Printing shipping labels
As you start with your eCommerce business, you arrange shipping labels manually and separately for each order, which, of course, isn’t the most efficient way (and we’re not talking about handwritten labels whose days are gone). Shipping label software allows you to automate this process and have those carrier’s templates filled out quickly and accurately.
Full-fledged eCommerce shipping tools automatically create labels for every shipment, taking all the necessary order information from your online store. Generating shipping labels is one of the most appreciated features of such software and a huge time-saver. In addition, you’re getting postage discounts and can make pickup arrangements with the carriers.
So, how does it work?
Choose a solution. For example, if you work with one carrier, most of them offer a label creating feature in their web portal (or whatever interface you use). If you mainly ship through USPS, you can choose one of their approved partners such as Endicia or Stamps.com for a simple integration and user-friendly operation. If you use multiple carriers, go with a more comprehensive platform such as ShippyPro or Shippo that offer a bigger range of integration options.
Build integrations. To enable data sharing, you should establish connections between the shipping solution and your preferred carriers by choosing them from the list and entering your credentials. You can also integrate your sales channels to import the order information (such as customer address and product dimensions and weight) from your online store automatically. Or you can upload a load list in a CSV format.
Generate the label. After you choose the carrier and the delivery method for the shipment, the required information will be inserted in the shipping label template of the chosen carrier. You can also set up certain business rules to create labels faster.
Print the label and attach it to the package. After generating the shipping label, you can either print it out on any printer and tape or glue it on the package yourself, or use a thermal printer to make self-adhesive labels.
Note, that you can also create custom labels for free, but you’ll still need to pay postage to be able to ship your packages.
Tracking and notifications
Keeping your buyers in the loop by sending customized notifications about processing and delivery times as well as providing tracking information and other important updates is crucial to ensure customer satisfaction.
Tracking is about security both for you and your customers who typically want to know where their order is and how soon they can get it. Check our detailed article about integrating shipment tracking for more information. In short, you have several options.
You can provide your customers with a tracking number and let them monitor their delivery status themselves on the carrier’s website. It’s not the best way to go as it demands more effort from the customer and isn’t convenient.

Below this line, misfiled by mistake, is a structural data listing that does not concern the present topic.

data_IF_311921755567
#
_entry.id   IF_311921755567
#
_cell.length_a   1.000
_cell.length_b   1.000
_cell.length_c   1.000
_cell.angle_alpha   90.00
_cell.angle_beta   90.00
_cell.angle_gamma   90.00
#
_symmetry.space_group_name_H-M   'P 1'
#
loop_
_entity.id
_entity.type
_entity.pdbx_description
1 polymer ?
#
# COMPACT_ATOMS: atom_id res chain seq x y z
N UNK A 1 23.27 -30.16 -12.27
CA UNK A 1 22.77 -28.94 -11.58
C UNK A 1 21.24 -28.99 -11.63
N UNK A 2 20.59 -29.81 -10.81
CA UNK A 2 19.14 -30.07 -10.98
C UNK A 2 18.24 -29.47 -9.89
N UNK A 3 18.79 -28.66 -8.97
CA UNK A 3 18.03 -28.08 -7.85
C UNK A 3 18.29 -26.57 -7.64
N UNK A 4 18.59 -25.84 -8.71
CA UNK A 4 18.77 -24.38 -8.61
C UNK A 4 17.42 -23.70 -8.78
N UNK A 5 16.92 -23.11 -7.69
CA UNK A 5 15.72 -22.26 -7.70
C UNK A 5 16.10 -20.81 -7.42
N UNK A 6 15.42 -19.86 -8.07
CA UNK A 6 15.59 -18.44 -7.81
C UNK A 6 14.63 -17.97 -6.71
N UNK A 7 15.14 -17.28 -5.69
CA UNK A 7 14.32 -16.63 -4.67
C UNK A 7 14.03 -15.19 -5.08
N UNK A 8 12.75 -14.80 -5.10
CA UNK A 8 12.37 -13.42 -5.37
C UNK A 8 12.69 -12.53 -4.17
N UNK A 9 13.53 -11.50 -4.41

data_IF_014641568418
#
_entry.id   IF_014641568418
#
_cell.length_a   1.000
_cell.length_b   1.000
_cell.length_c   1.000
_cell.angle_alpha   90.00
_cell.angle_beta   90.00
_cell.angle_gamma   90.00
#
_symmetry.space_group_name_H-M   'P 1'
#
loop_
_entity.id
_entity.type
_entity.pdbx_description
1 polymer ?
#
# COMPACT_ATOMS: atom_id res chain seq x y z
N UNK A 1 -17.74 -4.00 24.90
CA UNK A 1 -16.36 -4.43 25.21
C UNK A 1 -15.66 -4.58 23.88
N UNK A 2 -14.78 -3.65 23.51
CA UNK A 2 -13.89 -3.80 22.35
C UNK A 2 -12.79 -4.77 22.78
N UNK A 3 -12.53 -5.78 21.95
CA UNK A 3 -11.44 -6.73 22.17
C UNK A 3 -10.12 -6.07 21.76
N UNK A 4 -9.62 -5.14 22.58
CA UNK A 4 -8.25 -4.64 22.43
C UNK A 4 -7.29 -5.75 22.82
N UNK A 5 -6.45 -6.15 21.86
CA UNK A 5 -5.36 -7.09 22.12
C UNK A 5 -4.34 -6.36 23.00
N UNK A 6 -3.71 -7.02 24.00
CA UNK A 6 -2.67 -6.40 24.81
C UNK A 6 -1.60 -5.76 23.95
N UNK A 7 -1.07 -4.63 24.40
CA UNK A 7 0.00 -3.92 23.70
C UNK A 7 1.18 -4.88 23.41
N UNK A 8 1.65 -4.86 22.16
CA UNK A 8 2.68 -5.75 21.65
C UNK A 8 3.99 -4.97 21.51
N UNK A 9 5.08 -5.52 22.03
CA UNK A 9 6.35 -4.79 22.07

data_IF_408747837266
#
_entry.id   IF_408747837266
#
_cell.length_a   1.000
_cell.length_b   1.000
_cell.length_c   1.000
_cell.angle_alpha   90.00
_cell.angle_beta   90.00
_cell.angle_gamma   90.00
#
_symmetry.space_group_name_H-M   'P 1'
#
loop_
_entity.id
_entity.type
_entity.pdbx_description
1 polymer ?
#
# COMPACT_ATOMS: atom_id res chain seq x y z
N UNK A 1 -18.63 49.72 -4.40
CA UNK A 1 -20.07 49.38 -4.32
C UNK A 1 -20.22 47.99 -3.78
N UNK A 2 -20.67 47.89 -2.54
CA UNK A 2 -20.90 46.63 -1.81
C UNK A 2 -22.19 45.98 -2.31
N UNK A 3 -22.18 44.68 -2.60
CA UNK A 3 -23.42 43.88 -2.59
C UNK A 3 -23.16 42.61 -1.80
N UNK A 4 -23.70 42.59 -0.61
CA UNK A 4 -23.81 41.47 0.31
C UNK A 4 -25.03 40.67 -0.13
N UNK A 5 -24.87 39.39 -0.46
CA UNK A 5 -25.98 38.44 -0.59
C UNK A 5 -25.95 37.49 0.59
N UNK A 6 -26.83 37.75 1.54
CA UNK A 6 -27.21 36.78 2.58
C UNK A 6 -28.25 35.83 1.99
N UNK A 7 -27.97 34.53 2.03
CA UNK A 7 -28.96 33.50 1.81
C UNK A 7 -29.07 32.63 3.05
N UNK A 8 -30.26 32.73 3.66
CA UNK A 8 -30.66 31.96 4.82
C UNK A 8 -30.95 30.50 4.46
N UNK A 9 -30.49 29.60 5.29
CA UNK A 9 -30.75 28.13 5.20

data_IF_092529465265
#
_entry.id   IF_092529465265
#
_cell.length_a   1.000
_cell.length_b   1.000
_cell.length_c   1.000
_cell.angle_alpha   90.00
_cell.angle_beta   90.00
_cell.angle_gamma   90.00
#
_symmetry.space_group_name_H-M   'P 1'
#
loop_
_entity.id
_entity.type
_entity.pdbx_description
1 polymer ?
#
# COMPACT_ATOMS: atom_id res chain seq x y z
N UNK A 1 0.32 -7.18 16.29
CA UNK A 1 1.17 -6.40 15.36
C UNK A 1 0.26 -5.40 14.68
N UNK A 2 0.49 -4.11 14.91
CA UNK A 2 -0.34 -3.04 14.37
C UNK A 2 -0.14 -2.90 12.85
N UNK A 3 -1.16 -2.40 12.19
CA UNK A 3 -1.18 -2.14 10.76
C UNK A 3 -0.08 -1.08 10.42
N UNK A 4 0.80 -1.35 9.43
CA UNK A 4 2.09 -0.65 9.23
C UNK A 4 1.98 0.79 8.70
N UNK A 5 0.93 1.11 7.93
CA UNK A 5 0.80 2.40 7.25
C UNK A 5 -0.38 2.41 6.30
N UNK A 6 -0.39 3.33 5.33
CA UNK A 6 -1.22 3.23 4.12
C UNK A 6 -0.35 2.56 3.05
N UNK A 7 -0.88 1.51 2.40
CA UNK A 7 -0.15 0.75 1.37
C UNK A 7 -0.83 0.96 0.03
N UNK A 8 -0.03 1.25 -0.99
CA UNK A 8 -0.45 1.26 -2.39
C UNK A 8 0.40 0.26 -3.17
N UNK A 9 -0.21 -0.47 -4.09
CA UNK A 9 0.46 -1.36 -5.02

Integrating with multiple carriers would let your shoppers track their shipments through your website interface. As we explained in the integration section, in this case, you’ll have to deal with different API docs, which can be quite complicated.
Multi-carrier shipping APIs such as EasyPost, mentioned earlier, solve the issue of the previous scenario. Besides, such tracking platforms as AfterShip allow you to create a branded page for tracking to support marketing and increase brand awareness.
A branded tracking page example, source: AfterShip
Returns are a dreaded yet inevitable part of any retail business. In 2020, about 18 percent of total online sales were returned. And here, again, Amazon raises the bar: Its Prime Wardrobe featuring a try-before-you-buy approach encourages users to shop excessively and return merchandise that didn’t fit. Free returns and an easy returns policy are a big motivation for customers to buy your goods as they are rest assured they’re not going to be left with items they don’t like.
Whatever your return policy is and whether you offer free returns or not, they have to be managed. You can automate the returns process by using specialized return management software (such as ReturnLogic, Return Magic, or Happy Returns) or a full-fledged shipping solution such as ShipStation or Veeqo (most vendors offer this module).
Here’s how the returns process works.
Customer initiates the return. Consider getting or creating a tool that has a customer portal where shoppers can manage their returns themselves. Such portals allow users to
- find their order by order number or email,
- place a return request,
- choose a reason for return,
- share feedback,
- get a return shipping label, and
- track delivery and refund status.
An example of the return portal, source: Inchoo
Implementing a chatbot to answer the most common questions is also a great way to make the process faster and easier.
If you do not provide that kind of portal, your customers would have to contact your support team.